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  #51  
Old 11-28-2013, 11:48 AM
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not sure how serious this is for you, or if it's just a hobby. My friend from college does this to supplement his income. He gets hundreds of dollars for each of his bowls. (I seem to remember 400-700 range). when I get home, and if I remember, I'll post his lathe videos.

He doesn't have a web page. I found this by google.

took me a while, but here's one.

https://www.facebook.com/photo.php?v...43586&offset=0

hope it works...
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  #52  
Old 11-29-2013, 12:26 PM
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Nice. Beautiful wood. Good workmanship.

I don't normally sand all the way to 1200, but then I have to start lower than 220, too!
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  #53  
Old 11-29-2013, 01:31 PM
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Nice. Beautiful wood. Good workmanship.

I don't normally sand all the way to 1200, but then I have to start lower than 220, too!
No idea what that means. But glad you enjoyed it.
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  #54  
Old 11-29-2013, 05:35 PM
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Sandpaper is rated by grit. The higher the grit, the smoother the paper. So, on a bowl, I'd start sanding with prolly 150 grit, and work my way up to 400. Your boy has enough skillz to start at 220, and he goes all the way up to 1200 grit, which is about as fine as a baby's bottom.
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  #55  
Old 11-29-2013, 07:41 PM
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This is pretty cool bc.
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  #56  
Old 12-01-2013, 07:34 PM
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took me a while, but here's one.

https://www.facebook.com/photo.php?v...43586&offset=0

hope it works...
Also meant to point out to the folks at home that might be interested; dude used a bowl saver thing that cuts out a lot of the bowl's interior, saving a lot of time with a gouge. In addition, dude can make a smaller bowl from that! I've seen four bowls that were all nested in each other that the turner used diff't size bowl savers to cut out. It's a nice thing to have if you're turning a lot of big bowls.
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  #57  
Old 12-23-2013, 12:00 PM
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Warm weather this weekend means I got out to the shop.

Maple bowl. It's the thinnest I've made, at just 1/16" at the rim, slightly thicker on the bottom. What looks like stains are just the coloring of the wood. What looks like the oil doesn't go all the way down the sides, and the wood is bare at the bottom is that the oil doesn't go all the way down the sides, and the wood is bare at the bottom. I couldn't put the oil all over the bottom on the lathe, because I had to take off the foot manually, and then I didn't finish it before I took the pic.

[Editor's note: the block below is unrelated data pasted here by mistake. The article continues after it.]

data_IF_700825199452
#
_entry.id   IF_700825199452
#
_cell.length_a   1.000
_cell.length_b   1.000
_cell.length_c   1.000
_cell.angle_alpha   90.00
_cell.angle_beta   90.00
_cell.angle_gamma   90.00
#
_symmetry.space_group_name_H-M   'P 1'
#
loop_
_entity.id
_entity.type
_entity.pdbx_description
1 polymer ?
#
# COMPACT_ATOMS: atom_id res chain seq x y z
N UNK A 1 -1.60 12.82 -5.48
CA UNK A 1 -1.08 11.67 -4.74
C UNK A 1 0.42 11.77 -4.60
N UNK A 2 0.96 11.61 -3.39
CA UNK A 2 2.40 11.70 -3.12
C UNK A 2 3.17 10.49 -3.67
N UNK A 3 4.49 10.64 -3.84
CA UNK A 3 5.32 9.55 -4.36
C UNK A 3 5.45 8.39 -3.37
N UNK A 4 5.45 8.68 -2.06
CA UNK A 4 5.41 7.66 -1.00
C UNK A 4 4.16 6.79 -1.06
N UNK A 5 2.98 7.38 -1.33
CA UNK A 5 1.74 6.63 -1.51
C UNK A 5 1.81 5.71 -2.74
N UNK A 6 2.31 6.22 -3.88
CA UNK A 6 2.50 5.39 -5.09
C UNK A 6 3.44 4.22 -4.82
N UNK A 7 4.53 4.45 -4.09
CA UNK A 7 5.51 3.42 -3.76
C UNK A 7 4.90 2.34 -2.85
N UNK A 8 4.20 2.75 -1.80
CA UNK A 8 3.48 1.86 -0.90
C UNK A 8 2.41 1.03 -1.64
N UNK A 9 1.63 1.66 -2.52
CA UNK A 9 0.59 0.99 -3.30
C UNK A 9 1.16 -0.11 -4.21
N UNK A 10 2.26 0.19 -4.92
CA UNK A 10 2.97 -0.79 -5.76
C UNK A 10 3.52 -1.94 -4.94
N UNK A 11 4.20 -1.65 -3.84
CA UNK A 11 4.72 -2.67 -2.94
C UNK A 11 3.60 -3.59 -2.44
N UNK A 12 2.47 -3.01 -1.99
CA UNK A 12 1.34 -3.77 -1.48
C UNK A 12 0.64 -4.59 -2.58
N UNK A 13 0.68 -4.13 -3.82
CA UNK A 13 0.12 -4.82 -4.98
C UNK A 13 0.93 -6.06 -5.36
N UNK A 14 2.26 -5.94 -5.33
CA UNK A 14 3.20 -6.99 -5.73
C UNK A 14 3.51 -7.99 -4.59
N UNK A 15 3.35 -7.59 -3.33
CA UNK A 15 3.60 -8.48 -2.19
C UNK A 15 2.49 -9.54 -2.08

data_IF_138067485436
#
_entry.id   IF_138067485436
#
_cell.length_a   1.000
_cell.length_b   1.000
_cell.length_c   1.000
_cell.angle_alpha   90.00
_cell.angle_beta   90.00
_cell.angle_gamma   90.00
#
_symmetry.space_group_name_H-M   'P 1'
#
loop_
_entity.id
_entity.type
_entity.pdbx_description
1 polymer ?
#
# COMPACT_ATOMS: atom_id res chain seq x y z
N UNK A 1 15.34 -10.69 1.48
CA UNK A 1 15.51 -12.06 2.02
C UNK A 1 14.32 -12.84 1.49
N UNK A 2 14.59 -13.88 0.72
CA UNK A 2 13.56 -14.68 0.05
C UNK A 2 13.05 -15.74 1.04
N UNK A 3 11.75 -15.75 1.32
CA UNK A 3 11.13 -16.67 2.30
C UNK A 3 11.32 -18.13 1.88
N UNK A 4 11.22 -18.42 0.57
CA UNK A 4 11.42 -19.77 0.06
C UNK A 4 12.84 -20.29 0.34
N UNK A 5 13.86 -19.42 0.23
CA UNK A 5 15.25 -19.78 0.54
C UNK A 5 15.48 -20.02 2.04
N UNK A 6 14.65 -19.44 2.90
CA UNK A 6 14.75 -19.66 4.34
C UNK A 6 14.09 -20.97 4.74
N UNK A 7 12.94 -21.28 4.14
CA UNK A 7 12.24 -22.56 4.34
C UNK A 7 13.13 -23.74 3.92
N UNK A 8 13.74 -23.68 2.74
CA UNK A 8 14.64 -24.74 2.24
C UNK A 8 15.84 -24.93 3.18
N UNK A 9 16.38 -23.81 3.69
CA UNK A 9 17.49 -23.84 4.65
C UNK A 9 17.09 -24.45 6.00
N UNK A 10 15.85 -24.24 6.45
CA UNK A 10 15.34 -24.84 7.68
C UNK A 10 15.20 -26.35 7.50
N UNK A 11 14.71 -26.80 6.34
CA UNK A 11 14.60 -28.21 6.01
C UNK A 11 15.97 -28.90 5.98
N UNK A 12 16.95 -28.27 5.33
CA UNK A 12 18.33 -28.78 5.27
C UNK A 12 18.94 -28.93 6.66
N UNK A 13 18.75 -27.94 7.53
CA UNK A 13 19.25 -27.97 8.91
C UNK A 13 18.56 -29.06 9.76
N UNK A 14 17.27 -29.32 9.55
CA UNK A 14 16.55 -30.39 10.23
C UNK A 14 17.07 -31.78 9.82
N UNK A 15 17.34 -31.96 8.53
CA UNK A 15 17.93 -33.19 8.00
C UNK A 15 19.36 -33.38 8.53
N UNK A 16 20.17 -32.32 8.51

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  #58  
Old 12-23-2013, 12:13 PM
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A bottle stopper is usually a good beginning project. I'm immensely proud of the lighter of the two seen here. The wood is Olive wood. (You can buy it on-line from the Holy Land; I have no idea where mine came from.) Pics don't really do it justice, so you'll have to take my word for just how stinkin' beautiful it is. I had planned to give it to my mom for Christmas, but it might be too nice!

The other, darker stopper in the pics is made of an as-yet-unknown kind of wood. I bought a bag of blanks that has six different types of exotic-ish wood. It tells you what's in the bag, but not which is which. I can prolly search for them on Google Images and tell what's what, but 'tis the season to be busy, and I haven't yet. I wasn't as pleased with the shape of this one, but Mrs Browncoat laid the praise on kinda thick. Possibly because I complained a bit that she didn't lay it on thick enough when she saw the first one a couple hours previous.

I also had to go buy a bottle for the pics, because I couldn't get it to stick right in my box of Franzia. The ways I have to struggle for my art.

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  #59  
Old 12-30-2013, 12:44 PM
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So, at the behest of Mrs Browncoat, for whom I would gladly walk across a carpeted hallway, I gave the bowl to her mother, which apparently made her cry. I wonder if this will change our relationship at all. The stopper I gave to my mom, who didn't need it, but thought it looked cool.

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Old 02-03-2014, 12:43 PM
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It was above freezing in my garage yesterday, so I got to do some turning. I actually finished three projects I had going.
  • A small walnut toothpick holder. I had a small piece that I turned round and cleared out the inside and didn't know what to do with. I finally decided to turn it into a toothpick holder. It's okay.
  • A bowl with a stand. One of the problems with bowls like the one in post #57 is that it takes time and effort to do a good transition from the sides to the bottom for such a steep bowl. I was encouraged to try a shallower bowl, so I put a foot on the bottom of it, since I had enough wood. I like it. A lot. Awesome grain patterns.
  • A salt shaker made out of maple (prolly the same tree as the bowl). Not like the crappy one in post #27 made out of pear wood. This one has some shape to it, and fantastic coloring.

I'd love to show them to you, but I couldn't find the camera last night, so you'll have to wait until I find it.

(This is called a "teaser", folks. It's all part of the showmanship.)
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